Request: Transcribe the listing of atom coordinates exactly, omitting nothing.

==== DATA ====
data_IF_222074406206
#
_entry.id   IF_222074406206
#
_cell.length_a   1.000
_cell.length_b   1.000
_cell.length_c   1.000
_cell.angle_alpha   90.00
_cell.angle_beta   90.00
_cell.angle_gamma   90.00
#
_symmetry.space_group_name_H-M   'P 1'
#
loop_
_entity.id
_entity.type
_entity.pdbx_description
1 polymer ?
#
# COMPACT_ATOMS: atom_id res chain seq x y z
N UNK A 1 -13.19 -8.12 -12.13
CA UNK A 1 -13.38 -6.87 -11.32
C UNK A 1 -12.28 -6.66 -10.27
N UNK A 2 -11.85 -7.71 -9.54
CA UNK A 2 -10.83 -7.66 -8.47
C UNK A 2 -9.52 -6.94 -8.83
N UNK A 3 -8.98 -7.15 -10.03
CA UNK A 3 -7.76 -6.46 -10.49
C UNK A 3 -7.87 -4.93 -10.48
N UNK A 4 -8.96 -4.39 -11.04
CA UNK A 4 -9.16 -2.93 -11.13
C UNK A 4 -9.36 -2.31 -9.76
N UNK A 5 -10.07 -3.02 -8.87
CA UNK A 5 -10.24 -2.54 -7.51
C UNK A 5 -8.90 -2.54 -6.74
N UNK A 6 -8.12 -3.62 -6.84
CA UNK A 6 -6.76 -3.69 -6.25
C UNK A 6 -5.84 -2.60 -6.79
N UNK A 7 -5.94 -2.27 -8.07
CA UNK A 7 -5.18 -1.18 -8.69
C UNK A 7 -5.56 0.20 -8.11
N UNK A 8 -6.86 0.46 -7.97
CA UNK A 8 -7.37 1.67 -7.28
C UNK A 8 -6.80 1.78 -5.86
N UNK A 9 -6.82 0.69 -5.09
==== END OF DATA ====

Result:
data_IF_222074406206
#
_entry.id   IF_222074406206
#
_cell.length_a   1.000
_cell.length_b   1.000
_cell.length_c   1.000
_cell.angle_alpha   90.00
_cell.angle_beta   90.00
_cell.angle_gamma   90.00
#
_symmetry.space_group_name_H-M   'P 1'
#
loop_
_entity.id
_entity.type
_entity.pdbx_description
1 polymer ?
#
# COMPACT_ATOMS: atom_id res chain seq x y z
N UNK A 1 -13.19 -8.12 -12.13
CA UNK A 1 -13.38 -6.87 -11.32
C UNK A 1 -12.28 -6.66 -10.27
N UNK A 2 -11.85 -7.71 -9.54
CA UNK A 2 -10.83 -7.66 -8.47
C UNK A 2 -9.52 -6.94 -8.83
N UNK A 3 -8.98 -7.15 -10.03
CA UNK A 3 -7.76 -6.46 -10.49
C UNK A 3 -7.87 -4.93 -10.48
N UNK A 4 -8.96 -4.39 -11.04
CA UNK A 4 -9.16 -2.93 -11.13
C UNK A 4 -9.36 -2.31 -9.76
N UNK A 5 -10.07 -3.02 -8.87
CA UNK A 5 -10.24 -2.54 -7.51
C UNK A 5 -8.90 -2.54 -6.74
N UNK A 6 -8.12 -3.62 -6.84
CA UNK A 6 -6.76 -3.69 -6.25
C UNK A 6 -5.84 -2.60 -6.79
N UNK A 7 -5.94 -2.27 -8.07
CA UNK A 7 -5.18 -1.18 -8.69
C UNK A 7 -5.56 0.20 -8.11
N UNK A 8 -6.86 0.46 -7.97
CA UNK A 8 -7.37 1.67 -7.28
C UNK A 8 -6.80 1.78 -5.86
N UNK A 9 -6.82 0.69 -5.09